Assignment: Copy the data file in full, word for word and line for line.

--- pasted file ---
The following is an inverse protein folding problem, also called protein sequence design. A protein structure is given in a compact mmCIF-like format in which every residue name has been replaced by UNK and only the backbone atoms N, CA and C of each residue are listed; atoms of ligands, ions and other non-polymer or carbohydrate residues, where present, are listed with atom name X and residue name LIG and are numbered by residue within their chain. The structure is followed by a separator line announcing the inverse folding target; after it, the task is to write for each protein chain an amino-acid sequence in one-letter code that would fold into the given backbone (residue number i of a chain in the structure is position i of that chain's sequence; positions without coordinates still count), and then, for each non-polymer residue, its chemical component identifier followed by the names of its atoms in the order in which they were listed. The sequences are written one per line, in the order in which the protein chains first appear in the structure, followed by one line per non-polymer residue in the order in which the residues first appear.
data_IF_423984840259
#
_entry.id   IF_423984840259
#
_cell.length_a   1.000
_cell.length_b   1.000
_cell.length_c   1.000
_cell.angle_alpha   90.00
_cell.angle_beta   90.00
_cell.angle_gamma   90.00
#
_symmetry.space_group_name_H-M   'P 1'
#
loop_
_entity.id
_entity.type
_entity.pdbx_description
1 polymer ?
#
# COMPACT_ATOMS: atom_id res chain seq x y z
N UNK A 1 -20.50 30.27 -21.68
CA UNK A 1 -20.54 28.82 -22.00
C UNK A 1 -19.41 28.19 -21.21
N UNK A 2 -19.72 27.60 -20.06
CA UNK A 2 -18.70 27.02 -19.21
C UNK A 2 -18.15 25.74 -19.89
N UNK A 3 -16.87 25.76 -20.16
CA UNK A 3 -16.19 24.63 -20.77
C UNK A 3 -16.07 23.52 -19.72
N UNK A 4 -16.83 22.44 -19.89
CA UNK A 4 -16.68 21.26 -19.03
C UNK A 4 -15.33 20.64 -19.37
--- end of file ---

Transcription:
The following is an inverse protein folding problem, also called protein sequence design. A protein structure is given in a compact mmCIF-like format in which every residue name has been replaced by UNK and only the backbone atoms N, CA and C of each residue are listed; atoms of ligands, ions and other non-polymer or carbohydrate residues, where present, are listed with atom name X and residue name LIG and are numbered by residue within their chain. The structure is followed by a separator line announcing the inverse folding target; after it, the task is to write for each protein chain an amino-acid sequence in one-letter code that would fold into the given backbone (residue number i of a chain in the structure is position i of that chain's sequence; positions without coordinates still count), and then, for each non-polymer residue, its chemical component identifier followed by the names of its atoms in the order in which they were listed. The sequences are written one per line, in the order in which the protein chains first appear in the structure, followed by one line per non-polymer residue in the order in which the residues first appear.
data_IF_423984840259
#
_entry.id   IF_423984840259
#
_cell.length_a   1.000
_cell.length_b   1.000
_cell.length_c   1.000
_cell.angle_alpha   90.00
_cell.angle_beta   90.00
_cell.angle_gamma   90.00
#
_symmetry.space_group_name_H-M   'P 1'
#
loop_
_entity.id
_entity.type
_entity.pdbx_description
1 polymer ?
#
# COMPACT_ATOMS: atom_id res chain seq x y z
N UNK A 1 -20.50 30.27 -21.68
CA UNK A 1 -20.54 28.82 -22.00
C UNK A 1 -19.41 28.19 -21.21
N UNK A 2 -19.72 27.60 -20.06
CA UNK A 2 -18.70 27.02 -19.21
C UNK A 2 -18.15 25.74 -19.89
N UNK A 3 -16.87 25.76 -20.16
CA UNK A 3 -16.19 24.63 -20.77
C UNK A 3 -16.07 23.52 -19.72
N UNK A 4 -16.83 22.44 -19.89
CA UNK A 4 -16.68 21.26 -19.03
C UNK A 4 -15.33 20.64 -19.37